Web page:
A former New Jersey wrestling star is staring down his toughest opponent yet as he battles against a rare kidney disorder.

Brett Epps, a 26-year-old who graduated from Rutgers prep as the school’s winningest wrestler, was diagnosed two weeks ago with focal segmental glomerulosclerosis (FSGS), a kidney disease that causes scar tissue to form in the part of the organ that filters blood, MyCentralJersey.com reported.

Doctors told Epps, who also wrestled at Elizabethtown College, that his kidneys are functioning at only 13 percent and that he would need to start dialysis to prepare for a transplant.

The news came as a shock for those who know him best because although his wrestling days ended after he graduated from college in 2010, Epps has remained a self-described “physical fitness buff.”

“He was an athlete who was at the top of the game at an elite level,” Mike Lamp, Epps’ coach at Rutgers Prep, told MyCentralJersey.com. “When he stopped wrestling, he still worked out at an incredible pace. He’s one of those kids who looks to be in 100 percent perfect health.”

Epps lives in North Carolina, and with his parents and two younger brothers— also former wrestling standouts— he is hoping to spread his message through a Facebook page they set up called “Wrestling My Toughest Opponent Ever.”

Epps is looking for a live donor because “a kidney from a living donor lasts about twice as long as one from a deceased donor, and the wait for a deceased donor could be five to 10 years,” according to a post on the page.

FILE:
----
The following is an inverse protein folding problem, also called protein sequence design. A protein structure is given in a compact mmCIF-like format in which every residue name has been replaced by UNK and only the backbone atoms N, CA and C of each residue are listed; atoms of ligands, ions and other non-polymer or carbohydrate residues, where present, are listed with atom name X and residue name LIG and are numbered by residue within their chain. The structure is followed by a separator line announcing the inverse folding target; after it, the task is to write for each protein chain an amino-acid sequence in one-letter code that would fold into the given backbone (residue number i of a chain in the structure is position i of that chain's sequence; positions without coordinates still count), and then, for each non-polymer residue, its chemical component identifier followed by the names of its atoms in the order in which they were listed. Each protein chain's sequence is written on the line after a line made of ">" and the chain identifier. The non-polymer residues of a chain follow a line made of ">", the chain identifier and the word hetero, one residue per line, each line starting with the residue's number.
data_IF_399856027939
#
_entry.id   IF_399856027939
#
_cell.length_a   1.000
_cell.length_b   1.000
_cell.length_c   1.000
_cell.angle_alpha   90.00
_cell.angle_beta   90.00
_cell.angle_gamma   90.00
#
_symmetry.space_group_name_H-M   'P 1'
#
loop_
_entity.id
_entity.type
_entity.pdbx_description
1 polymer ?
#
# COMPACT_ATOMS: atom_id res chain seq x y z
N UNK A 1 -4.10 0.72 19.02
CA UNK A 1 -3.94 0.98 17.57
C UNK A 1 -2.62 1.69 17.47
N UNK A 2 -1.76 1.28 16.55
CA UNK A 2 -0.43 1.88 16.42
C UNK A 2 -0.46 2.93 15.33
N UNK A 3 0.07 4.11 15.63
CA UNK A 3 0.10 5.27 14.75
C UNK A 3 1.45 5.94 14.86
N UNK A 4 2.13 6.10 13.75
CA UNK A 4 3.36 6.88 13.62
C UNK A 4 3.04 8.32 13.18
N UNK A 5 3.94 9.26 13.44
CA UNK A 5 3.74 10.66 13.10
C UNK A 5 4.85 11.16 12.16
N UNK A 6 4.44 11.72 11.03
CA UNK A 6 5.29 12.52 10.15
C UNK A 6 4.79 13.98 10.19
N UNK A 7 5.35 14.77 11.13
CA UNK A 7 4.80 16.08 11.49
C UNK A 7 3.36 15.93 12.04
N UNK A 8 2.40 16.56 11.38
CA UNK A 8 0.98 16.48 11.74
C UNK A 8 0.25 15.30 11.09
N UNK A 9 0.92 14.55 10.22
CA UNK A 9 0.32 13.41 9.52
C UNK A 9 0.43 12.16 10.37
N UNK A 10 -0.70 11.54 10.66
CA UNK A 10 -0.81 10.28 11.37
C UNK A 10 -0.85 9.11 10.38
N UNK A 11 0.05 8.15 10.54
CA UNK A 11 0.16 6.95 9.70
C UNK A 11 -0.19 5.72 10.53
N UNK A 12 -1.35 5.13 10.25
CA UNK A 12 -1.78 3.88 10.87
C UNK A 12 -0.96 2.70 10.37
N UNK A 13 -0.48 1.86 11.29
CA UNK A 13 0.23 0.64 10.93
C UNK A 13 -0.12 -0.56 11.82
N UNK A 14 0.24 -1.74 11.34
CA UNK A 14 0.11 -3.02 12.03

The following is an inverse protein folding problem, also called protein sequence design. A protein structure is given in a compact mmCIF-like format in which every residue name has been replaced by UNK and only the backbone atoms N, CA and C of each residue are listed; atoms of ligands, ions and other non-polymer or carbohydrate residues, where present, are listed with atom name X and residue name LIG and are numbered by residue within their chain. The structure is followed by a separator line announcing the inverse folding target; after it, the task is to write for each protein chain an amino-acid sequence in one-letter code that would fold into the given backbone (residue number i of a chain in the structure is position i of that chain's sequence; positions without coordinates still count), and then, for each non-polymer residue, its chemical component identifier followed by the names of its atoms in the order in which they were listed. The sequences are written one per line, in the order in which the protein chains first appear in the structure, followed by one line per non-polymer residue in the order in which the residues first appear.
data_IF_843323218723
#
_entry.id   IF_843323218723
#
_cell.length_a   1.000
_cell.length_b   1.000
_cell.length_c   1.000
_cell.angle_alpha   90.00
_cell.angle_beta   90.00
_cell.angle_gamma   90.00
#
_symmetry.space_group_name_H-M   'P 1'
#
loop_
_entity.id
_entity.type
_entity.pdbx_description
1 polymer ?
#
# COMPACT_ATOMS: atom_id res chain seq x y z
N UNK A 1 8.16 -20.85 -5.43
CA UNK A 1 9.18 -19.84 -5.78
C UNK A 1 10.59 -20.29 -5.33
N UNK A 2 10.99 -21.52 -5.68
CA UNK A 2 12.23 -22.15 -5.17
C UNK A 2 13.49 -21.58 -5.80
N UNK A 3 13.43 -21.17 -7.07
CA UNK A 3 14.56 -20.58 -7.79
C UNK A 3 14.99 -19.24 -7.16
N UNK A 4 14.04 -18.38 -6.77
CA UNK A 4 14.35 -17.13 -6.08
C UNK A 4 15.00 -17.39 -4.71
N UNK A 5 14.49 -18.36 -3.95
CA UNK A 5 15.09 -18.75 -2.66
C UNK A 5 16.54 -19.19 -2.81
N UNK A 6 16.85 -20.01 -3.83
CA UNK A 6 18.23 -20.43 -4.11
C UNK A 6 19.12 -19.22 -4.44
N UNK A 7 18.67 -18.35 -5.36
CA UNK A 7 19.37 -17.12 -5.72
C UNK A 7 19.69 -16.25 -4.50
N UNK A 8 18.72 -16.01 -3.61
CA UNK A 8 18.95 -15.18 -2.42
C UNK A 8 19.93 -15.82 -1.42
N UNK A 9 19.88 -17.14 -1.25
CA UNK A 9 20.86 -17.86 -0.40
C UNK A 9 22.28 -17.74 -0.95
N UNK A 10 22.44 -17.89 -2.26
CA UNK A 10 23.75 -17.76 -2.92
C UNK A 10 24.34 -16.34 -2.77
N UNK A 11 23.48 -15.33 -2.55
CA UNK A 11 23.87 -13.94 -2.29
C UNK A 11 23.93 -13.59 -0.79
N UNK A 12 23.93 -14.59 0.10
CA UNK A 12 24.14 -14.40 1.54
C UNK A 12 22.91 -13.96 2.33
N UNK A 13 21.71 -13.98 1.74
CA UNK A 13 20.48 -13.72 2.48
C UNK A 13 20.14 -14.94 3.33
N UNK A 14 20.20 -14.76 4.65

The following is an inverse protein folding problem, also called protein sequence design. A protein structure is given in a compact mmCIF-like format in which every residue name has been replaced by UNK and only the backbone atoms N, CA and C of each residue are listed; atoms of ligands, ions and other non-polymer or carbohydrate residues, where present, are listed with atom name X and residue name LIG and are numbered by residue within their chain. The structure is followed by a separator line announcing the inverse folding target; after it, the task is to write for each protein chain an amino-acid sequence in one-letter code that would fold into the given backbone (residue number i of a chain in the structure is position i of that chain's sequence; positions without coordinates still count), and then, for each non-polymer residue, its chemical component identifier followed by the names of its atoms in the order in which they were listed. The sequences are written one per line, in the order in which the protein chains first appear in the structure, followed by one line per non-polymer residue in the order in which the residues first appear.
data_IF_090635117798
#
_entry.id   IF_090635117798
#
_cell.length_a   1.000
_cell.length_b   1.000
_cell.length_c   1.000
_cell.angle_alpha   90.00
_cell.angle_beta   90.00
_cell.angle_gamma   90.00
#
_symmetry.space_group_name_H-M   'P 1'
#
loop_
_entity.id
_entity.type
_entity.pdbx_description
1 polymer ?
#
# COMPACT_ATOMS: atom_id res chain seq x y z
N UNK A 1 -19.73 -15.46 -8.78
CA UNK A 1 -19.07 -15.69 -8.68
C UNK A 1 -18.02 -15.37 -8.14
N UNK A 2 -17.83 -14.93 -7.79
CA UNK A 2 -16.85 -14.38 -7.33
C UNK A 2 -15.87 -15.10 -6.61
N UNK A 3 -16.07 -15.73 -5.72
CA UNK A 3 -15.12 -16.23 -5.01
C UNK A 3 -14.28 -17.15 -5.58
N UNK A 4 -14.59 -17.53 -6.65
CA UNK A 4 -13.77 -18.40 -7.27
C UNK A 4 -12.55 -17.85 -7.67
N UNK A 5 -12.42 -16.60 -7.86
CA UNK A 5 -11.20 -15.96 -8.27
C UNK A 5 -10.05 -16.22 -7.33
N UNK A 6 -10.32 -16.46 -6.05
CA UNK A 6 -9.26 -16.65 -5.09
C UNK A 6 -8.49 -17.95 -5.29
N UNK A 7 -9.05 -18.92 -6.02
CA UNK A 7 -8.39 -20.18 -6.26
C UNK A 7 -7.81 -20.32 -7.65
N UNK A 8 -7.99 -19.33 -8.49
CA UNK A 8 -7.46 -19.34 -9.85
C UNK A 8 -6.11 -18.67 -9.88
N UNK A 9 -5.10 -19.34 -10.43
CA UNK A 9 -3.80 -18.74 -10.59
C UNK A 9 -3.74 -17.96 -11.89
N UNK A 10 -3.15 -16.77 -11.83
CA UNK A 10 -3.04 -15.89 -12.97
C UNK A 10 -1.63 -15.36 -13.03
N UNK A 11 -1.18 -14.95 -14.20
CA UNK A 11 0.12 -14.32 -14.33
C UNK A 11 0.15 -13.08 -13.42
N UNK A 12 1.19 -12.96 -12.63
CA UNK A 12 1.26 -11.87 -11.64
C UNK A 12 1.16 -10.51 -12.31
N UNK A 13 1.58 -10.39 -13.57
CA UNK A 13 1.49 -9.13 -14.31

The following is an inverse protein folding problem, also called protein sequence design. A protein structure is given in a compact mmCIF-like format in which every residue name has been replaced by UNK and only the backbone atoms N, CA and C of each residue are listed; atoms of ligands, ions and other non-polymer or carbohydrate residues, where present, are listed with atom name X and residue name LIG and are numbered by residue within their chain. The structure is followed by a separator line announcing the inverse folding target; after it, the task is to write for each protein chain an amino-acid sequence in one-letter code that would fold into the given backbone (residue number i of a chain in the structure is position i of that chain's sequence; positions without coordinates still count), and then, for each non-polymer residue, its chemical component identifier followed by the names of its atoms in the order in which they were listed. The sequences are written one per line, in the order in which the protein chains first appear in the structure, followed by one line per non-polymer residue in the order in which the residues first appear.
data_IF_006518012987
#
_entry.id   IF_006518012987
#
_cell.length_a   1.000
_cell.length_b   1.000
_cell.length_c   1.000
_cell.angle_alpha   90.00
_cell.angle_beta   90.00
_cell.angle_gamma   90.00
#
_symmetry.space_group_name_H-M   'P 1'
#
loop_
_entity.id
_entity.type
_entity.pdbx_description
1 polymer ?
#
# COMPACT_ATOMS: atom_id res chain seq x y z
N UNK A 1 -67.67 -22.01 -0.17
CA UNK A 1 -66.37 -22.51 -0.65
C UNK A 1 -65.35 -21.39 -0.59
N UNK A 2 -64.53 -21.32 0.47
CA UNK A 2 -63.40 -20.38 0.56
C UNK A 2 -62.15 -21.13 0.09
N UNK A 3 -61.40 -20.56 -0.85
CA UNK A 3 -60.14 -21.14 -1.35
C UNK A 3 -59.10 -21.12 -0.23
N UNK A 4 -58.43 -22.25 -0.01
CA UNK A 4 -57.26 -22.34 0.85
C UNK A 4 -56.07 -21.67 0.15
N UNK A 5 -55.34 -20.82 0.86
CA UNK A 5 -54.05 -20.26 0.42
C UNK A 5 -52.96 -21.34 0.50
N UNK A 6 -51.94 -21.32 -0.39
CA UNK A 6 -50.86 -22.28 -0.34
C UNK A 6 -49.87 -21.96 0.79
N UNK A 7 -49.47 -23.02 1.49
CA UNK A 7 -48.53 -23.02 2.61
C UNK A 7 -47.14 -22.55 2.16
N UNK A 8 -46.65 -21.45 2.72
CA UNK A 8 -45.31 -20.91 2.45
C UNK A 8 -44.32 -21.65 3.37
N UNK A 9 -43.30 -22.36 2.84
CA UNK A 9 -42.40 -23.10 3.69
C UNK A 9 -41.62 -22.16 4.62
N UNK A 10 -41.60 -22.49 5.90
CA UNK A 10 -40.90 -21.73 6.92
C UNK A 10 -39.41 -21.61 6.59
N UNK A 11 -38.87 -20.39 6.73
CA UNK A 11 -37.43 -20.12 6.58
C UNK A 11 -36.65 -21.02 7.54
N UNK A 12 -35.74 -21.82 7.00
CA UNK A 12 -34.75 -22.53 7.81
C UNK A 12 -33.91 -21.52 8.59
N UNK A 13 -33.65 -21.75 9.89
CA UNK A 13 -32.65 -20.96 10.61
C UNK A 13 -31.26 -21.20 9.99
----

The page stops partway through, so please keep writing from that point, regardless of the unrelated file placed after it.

Doctors predict the transplant will happen sometime in February, but a post on the page says many have reached out and volunteered to get tested to see if they are a potential match.

“Already, offers to get tested for compatibility are coming in, and we are overwhelmed by the love people are showing for Brett,” the Facebook post said.

Epps’ impact on the sport spreads beyond his alma mater, as even former opponents are rallying to spread the word and help find a match for him.

“They (Epps brothers) made names for themselves at Rutgers Prep and had so much success,” Kevin McCann, South Plainfield wrestling coach, said. “With so many ties to the wrestling community, I think he has all of the support, and that support is going to be there for him and hopefully get him through this terrible endeavor,” he told MyCentralJersey.com.

The family plans to use the Facebook page as a way to update followers on Epps’ condition and needs.

“The biggest thing is to get the word out and find a donor that will work,” Lamb told MyCentralJersey.com. “Medical expenses are the second part of what we’ll worry about. First though, let’s give this kid a kidney,” he said.

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